One of the challenges of clinical practice is to have the discernment to suspect a rare disease and to take appropriate steps to confirm or dismiss the suspected diagnosis. However, the rarely spoken rule in medicine is that everything runs on costs; an alarmist position for every medical case can easily cost far more than any benefit that it might bring. 

Physicians are ingrained with the mantra that “common things are common”; however, it is also true that every physician’s worst nightmare is to miss something uncommon at an early stage when treatment can still be administered with comparably good clinical outcomes. 

So what can physicians do about this ever-pressing dilemma? One thing is to be familiar with early warning signs of a possible rare disease. Then, clinical judgment and experience can help physicians make the best decisions for their patients. 

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Lysosomal acid lipase deficiency (LAL-D) is a rare autosomal recessive disorder that is the result of mutations in the lysosomal acid lipase gene. The course of this disease is heterogeneous, but most patients are diagnosed as children and later develop liver failure and cardiovascular events. LAL-D is also known as Wolman disease, which tends to have an earlier onset, and cholesteryl ester storage disease (CESD), which tends to have a later onset.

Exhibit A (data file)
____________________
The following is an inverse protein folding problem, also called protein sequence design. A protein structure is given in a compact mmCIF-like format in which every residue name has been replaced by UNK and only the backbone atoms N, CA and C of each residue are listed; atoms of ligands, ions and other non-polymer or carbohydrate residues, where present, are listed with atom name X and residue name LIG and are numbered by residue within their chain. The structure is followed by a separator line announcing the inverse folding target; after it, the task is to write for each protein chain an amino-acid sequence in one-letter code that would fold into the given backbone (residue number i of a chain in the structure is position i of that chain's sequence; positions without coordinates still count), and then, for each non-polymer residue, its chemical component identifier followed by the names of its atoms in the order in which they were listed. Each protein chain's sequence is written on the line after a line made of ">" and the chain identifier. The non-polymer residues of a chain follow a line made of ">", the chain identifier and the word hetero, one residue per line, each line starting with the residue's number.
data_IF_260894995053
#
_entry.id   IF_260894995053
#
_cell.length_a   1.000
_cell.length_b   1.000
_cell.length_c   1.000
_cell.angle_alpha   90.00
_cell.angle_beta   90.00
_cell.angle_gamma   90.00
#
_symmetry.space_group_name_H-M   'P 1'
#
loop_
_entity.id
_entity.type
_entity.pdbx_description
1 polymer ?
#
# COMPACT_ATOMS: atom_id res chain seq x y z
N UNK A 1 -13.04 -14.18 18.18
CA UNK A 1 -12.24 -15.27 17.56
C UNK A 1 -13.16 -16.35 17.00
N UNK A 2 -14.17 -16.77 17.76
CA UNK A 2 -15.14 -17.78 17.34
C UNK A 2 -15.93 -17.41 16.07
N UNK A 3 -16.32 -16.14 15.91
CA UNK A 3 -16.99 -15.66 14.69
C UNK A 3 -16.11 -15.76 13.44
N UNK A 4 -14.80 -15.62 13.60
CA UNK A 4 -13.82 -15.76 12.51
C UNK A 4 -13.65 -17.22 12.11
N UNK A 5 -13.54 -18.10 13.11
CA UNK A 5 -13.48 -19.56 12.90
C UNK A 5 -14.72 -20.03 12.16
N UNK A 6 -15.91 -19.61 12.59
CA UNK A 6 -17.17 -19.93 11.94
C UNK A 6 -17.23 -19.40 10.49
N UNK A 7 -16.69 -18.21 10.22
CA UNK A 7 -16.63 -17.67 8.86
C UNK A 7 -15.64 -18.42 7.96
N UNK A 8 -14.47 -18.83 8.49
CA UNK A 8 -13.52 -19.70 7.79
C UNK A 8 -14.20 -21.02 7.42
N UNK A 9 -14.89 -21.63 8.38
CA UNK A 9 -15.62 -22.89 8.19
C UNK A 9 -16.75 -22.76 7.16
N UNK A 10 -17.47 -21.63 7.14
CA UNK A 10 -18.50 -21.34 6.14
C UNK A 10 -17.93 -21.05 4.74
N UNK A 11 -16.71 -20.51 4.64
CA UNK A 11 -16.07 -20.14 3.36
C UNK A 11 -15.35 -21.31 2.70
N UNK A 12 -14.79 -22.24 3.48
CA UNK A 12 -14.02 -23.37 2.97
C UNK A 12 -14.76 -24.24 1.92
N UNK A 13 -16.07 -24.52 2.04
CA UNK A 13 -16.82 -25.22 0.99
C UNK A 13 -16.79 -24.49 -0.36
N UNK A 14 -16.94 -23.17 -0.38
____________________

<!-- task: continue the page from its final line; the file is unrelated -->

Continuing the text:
Read more about LAL-D epidemiology

Witeck and colleagues conducted a scoping review into the occurrence of LAL-D in pediatric patients. In their study, they wrote about the challenge of diagnosing LAL-D in children:

“The relatively low number of cases diagnosed with LAL-D in comparison to its genetic prevalence is likely explained by a low degree of suspicion for the diagnosis. For this reason, raising pediatrician awareness about this condition is an essential step for identifying individuals with LAL-D, as there are means for diagnosis available after the disease is suspected.”